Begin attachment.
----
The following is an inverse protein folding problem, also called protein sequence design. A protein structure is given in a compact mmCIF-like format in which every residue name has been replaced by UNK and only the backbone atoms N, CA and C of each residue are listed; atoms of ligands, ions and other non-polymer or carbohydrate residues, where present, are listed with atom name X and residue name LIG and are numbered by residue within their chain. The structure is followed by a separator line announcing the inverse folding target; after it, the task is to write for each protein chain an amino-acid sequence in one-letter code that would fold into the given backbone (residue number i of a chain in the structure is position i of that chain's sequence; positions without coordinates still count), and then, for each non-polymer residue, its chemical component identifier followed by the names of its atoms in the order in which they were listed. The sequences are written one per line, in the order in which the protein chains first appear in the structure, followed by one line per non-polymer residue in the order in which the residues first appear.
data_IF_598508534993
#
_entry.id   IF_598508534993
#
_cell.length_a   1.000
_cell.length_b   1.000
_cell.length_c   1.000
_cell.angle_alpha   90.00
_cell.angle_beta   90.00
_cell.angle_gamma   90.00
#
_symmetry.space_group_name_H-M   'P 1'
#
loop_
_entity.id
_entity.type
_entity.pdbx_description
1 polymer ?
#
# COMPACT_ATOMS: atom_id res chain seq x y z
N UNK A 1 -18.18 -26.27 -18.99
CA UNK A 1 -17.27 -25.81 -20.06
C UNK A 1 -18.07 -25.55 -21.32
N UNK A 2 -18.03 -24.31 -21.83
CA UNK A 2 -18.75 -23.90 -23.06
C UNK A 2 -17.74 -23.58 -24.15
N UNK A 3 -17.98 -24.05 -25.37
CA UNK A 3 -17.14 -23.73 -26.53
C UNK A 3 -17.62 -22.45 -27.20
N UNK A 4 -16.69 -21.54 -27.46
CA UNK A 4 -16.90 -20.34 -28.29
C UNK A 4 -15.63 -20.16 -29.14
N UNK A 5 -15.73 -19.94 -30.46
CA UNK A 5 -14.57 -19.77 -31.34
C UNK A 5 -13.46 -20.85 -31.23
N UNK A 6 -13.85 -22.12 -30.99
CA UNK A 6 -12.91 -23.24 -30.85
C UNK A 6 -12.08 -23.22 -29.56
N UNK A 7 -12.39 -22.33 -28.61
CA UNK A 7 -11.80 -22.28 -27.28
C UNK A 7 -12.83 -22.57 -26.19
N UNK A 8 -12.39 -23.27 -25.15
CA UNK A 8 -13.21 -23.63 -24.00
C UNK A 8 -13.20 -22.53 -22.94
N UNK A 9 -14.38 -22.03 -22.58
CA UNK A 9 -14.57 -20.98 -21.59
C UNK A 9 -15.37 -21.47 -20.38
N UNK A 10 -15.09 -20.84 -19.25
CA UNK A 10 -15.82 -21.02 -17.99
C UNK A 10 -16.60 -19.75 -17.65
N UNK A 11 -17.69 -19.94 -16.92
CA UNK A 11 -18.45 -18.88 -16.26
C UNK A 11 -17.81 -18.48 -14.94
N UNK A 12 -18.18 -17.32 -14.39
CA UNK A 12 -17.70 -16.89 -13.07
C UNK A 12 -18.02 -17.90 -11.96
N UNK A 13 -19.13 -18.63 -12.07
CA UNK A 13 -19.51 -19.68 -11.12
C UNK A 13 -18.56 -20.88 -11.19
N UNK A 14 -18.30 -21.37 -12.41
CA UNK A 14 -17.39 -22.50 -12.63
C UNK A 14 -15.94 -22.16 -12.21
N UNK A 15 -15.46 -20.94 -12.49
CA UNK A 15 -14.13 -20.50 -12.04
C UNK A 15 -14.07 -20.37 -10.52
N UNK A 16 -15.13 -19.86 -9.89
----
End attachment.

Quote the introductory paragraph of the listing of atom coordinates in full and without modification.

The following is an inverse protein folding problem, also called protein sequence design. A protein structure is given in a compact mmCIF-like format in which every residue name has been replaced by UNK and only the backbone atoms N, CA and C of each residue are listed; atoms of ligands, ions and other non-polymer or carbohydrate residues, where present, are listed with atom name X and residue name LIG and are numbered by residue within their chain. The structure is followed by a separator line announcing the inverse folding target; after it, the task is to write for each protein chain an amino-acid sequence in one-letter code that would fold into the given backbone (residue number i of a chain in the structure is position i of that chain's sequence; positions without coordinates still count), and then, for each non-polymer residue, its chemical component identifier followed by the names of its atoms in the order in which they were listed. The sequences are written one per line, in the order in which the protein chains first appear in the structure, followed by one line per non-polymer residue in the order in which the residues first appear.